When Tragedy Happens

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We have all seen tragedy in the news feeds. We hear about school shootings, tornadoes, and terrible car wrecks. Do you shake your head and say “Good Grief! What next!!” I do. So what are we supposed to do with all the  messy emotions that come along with tragedy?

Visible coping skills may include voicing righteous indignation or anger at people involved or fear for our own loved ones. Please remember that young children are looking to adults for help to make meaning of the unthinkable.

OK… so how do we do that if we don’t understand it ourselves? Here are some things to think about…

Beware The Daily News

I’m not saying be out of touch with what’s going on in the world but sometimes we get too much information. This flood of tragedy may cause us to do too much thinking about events that we have no control over.

Turning on the news while we get ready for work and school is part of many families’ morning routine. Unfortunately, children lack some cognitive skills to be able to filter out the repeated stories of shootings, fires, war news, etc. To a young child, every time the news reports about a school shooting, it is like it just happened, again, and again, and again.  They experience increased anxiety and insecurity and their brain state becomes the fight, flight, or flee mode. Calming that brain state is the first step in working through the anxiety. This works in adults,too. This anxiety and need for safety may appear as challenging behavior at preschool, not wanting to play favorite games at elementary school, or being more emotional and feeling deeply the pain of others.

Developmentally, early childhood is the time when developing trust and security are so important. Erik Erickson, https://courses.lumenlearning.com/teachereducationx92x1/chapter/eriksons-stages-of-psychosocial-development/ states that the first important thing that babies learn is to trust the big people in their life.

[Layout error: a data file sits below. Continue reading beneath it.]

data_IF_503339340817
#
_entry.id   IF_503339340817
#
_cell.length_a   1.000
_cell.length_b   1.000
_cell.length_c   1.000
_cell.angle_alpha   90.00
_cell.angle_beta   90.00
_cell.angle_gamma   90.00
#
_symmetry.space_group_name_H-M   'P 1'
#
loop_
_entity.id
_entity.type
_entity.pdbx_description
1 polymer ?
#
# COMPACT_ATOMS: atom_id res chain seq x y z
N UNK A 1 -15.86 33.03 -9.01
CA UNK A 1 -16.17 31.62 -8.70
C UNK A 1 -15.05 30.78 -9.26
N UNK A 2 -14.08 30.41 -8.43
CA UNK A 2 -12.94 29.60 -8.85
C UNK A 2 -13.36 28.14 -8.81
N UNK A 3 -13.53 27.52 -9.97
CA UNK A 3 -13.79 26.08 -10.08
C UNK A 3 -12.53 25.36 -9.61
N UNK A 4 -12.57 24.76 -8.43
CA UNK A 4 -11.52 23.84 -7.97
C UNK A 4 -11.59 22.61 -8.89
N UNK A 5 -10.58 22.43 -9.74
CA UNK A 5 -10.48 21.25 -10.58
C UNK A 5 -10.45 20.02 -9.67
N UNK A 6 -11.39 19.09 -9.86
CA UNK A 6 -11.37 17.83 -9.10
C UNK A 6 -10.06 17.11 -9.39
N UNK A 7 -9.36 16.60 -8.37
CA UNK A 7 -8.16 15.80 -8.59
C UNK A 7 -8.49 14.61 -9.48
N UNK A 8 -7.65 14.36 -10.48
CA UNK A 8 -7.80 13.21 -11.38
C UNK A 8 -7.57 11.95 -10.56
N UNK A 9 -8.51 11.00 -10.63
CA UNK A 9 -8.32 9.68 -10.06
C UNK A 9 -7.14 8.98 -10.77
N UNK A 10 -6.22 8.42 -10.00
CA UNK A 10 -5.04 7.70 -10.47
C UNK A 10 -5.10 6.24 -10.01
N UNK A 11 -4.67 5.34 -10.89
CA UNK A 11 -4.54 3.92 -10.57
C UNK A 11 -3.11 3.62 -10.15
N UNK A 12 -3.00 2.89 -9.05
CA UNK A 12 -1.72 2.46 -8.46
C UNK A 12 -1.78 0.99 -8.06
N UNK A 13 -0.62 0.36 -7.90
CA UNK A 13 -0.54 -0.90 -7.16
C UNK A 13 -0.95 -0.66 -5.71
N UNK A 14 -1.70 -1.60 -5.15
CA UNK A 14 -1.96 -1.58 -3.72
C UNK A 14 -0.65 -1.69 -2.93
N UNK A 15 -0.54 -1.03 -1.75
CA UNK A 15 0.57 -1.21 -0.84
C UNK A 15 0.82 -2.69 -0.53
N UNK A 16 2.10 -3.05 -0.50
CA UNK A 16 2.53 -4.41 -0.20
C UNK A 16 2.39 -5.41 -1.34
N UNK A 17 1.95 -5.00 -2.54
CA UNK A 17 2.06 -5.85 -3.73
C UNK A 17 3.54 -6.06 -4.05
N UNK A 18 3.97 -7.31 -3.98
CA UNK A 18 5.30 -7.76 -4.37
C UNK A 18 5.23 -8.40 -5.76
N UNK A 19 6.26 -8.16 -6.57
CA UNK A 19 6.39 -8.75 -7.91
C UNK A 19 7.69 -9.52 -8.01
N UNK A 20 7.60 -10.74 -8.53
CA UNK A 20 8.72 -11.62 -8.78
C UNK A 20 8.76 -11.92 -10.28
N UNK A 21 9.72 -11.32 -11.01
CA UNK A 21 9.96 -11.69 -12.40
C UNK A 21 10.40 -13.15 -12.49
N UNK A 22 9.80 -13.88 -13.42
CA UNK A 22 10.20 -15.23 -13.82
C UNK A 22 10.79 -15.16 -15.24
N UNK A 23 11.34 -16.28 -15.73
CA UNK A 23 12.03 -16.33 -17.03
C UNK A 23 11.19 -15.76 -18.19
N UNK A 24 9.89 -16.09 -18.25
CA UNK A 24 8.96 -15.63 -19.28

As they grow, children need to know that they can venture out, be safe, and check in with their parents or trusted adult.

Older children and teens may want to talk about what everyone else is talking about. This is the social nature of many teens. They get caught up in the emotions and have very strong opinions. This flip side of this is the teen that just won’t talk about uncomfortable issues. Over talking and not talking are coping strategies for trying to make meaning of the tragedy. It is important for adults clue into the unspoken messages. Despite their “I’m OK” and “It’s cool”, our adolescents have a need for reassurance of safety and may want to stay close to home and parents for a while.

How To Help After Tragedy

  1. Turn off or limit the news and social media feeds. Filter what is allowed to come into your family.
  2. Have meaningful conversations with family members about what’s happening. What are your family values and how are you going to work through this situation.
  3. Check in for overwhelmed feelings in yourself and others.
  4. Seek help and support from friends, places of worship, mental health professionals.

Now What?

Dr. Pam Rinn, LMFT Associate

I can help you figure out how to work through tragedy. Adults and children may need some help in managing the tough stuff that life brings. It’s all about working together and finding the best solutions for your family. If you are interested in learning more about systemic family therapy please call me for a 15 minute consultation or to set up an appointment. 940-222-8703 Ext. 705

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